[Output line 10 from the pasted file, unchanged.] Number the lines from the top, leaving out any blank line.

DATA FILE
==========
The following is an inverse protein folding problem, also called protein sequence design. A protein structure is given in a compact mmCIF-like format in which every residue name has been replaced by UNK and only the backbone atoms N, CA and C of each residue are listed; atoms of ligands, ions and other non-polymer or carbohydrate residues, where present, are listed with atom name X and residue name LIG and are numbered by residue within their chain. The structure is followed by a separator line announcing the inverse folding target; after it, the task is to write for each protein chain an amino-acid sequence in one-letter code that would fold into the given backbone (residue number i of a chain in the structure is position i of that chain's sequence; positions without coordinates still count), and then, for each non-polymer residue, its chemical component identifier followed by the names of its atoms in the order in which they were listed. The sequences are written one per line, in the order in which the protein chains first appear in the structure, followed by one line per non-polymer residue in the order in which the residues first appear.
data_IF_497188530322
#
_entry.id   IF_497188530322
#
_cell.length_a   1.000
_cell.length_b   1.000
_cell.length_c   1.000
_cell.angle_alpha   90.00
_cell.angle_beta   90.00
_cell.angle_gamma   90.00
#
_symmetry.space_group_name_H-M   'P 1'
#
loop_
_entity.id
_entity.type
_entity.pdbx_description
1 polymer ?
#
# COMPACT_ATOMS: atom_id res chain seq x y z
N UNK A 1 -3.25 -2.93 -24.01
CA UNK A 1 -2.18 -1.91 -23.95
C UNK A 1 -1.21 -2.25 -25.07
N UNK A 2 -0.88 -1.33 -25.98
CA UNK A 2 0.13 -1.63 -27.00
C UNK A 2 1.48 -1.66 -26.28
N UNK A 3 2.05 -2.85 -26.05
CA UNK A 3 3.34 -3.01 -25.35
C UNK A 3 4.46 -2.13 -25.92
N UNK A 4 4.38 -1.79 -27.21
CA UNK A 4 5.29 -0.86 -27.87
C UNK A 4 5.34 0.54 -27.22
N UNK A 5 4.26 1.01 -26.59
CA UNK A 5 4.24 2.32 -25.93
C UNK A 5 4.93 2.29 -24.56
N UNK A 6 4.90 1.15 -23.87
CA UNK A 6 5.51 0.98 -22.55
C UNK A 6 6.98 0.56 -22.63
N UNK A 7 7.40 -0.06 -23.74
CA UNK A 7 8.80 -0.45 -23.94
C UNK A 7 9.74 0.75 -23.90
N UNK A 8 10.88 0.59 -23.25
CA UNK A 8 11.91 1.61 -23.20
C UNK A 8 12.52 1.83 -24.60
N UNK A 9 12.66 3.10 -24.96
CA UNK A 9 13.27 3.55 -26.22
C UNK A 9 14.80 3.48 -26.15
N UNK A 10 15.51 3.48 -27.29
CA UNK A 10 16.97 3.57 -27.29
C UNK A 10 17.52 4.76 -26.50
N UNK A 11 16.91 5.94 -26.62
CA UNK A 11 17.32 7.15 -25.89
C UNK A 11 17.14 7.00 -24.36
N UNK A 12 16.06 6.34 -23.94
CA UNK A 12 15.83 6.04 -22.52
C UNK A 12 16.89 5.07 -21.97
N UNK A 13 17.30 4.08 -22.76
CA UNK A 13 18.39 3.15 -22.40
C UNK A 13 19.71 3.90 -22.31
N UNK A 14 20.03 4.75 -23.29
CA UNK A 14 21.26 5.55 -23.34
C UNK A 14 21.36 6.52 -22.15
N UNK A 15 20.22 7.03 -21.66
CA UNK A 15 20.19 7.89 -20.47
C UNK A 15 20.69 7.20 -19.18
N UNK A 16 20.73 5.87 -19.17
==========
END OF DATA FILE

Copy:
_cell.angle_beta   90.00